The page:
Netflix’s Street Food Fills a Bourdain-Sized Hole in Food TV
Between the high-flying CGI mayhem of Avengers: Endgame and the blood-spattered final episodes of HBO's Game of Thrones, there's very little room at the proverbial pop culture water cooler to discuss much else lately. But if you need a break from Thanos and dragons and outraged Twitter fanboys, there's a new Netflix series that puts the spotlight on a completely different world, one that exists inside our very own: The world of street food.
From David Gelb and Brian McGinn, the creators of the acclaimed series Chef’s Table, Street Food is a look at the dishes, traditions, and most importantly, the people behind the cuisine found in corners and open-air markets in some of the world's most vibrant cities. It's a group that doesn't always get the shine of its culinary counterparts—but it's safe to say that street meat is a hell of a lot more important to a hell of a lot more people than your favorite three-star Michelin chef.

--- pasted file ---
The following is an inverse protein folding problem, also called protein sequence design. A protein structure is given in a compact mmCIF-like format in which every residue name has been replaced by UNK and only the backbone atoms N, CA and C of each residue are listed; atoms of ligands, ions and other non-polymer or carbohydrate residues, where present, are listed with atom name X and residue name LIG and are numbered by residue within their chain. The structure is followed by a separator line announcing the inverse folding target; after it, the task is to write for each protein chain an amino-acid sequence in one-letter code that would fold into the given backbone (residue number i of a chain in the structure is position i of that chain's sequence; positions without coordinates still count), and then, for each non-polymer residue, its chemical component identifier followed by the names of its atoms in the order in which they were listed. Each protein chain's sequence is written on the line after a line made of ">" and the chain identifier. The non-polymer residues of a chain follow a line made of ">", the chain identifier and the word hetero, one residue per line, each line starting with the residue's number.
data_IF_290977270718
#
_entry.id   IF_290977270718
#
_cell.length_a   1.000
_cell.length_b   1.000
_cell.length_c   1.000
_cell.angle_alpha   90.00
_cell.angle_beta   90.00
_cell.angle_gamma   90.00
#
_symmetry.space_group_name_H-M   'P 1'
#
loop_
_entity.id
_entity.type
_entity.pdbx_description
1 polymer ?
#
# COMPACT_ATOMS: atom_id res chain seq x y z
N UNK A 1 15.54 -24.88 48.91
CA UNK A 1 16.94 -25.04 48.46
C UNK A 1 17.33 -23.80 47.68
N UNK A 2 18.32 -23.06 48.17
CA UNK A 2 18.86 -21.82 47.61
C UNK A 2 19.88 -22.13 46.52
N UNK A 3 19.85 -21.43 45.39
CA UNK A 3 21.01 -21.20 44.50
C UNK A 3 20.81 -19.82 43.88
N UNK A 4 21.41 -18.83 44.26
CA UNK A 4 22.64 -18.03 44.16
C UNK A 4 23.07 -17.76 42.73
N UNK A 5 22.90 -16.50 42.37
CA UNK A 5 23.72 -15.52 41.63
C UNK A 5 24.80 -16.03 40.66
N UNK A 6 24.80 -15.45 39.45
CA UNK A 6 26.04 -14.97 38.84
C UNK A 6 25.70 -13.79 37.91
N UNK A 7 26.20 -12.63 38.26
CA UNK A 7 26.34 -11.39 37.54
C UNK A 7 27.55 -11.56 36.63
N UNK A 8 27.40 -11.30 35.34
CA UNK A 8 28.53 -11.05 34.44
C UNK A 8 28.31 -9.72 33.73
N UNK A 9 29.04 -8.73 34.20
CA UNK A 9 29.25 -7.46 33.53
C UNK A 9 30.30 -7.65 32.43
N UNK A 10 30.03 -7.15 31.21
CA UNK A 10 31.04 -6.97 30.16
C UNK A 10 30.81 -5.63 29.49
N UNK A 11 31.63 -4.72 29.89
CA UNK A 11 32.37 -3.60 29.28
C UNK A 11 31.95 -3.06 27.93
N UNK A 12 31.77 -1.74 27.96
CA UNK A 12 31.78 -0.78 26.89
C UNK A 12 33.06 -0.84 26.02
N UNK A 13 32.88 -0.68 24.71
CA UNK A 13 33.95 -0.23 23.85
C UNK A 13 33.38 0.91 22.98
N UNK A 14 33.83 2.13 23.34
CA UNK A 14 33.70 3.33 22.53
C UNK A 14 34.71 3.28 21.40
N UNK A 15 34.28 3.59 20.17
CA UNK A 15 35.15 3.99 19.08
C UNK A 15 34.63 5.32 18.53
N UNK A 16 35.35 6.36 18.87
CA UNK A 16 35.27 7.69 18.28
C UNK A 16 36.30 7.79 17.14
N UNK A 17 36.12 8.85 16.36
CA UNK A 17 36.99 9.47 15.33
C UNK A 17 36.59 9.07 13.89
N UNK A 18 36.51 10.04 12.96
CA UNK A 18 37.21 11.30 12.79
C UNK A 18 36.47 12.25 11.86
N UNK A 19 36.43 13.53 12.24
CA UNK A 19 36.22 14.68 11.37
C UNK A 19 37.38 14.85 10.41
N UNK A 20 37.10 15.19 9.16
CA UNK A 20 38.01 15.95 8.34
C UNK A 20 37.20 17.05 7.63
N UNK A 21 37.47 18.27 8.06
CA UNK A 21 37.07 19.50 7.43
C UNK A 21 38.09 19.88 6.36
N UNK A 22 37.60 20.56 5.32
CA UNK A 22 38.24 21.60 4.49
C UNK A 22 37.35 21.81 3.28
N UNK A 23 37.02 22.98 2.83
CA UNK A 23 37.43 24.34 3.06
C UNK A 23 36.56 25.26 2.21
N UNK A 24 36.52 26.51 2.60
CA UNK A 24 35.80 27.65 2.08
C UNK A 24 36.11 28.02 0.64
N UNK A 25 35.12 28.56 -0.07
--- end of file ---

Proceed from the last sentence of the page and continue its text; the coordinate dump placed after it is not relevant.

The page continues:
The first season is set in Asia, a decision that was inspired by the creators' travels as much as it was data: As Gelb told Eater, the producers learned from the team at Netflix that a "large portion of our Chef’s Table audience" came from the continent. Hey, give the people what they want.
That decision more than paid off, because the stories of life they found, simply by asking, are the kind that demand to be told: From "Truoc" Phuong in Vietnam, whose father's snail recipe helped her put her son through college; to Osaka's Toyo, a vendor with a radiant personality who began cooking merely as a way to survive.
The spirit of Anthony Bourdain is alive and well in these episodes—Gelb and McGinn both readily pointed to him as an inspiration to Food & Wine. All that's missing is the late, great host himself. But it takes nothing away from the subjects featured, whose long-overdue close-up will make you laugh, cry, and appreciate your local street vendor that much more.
The places the appear in Season One are Bangkok, Thailand; Osaka, Japan; Delhi, India; Yogyakarta, Indonesia; Chiayi, Taiwan; Seoul, South Korea; Ho Chi Minh City, Vietnam; Singapore; and Cebu, Philippines.
Street Food is available to stream now on Netflix.
This story originally appeared on Esquire.com.
* Minor edits have been made by the Esquiremag.ph editors.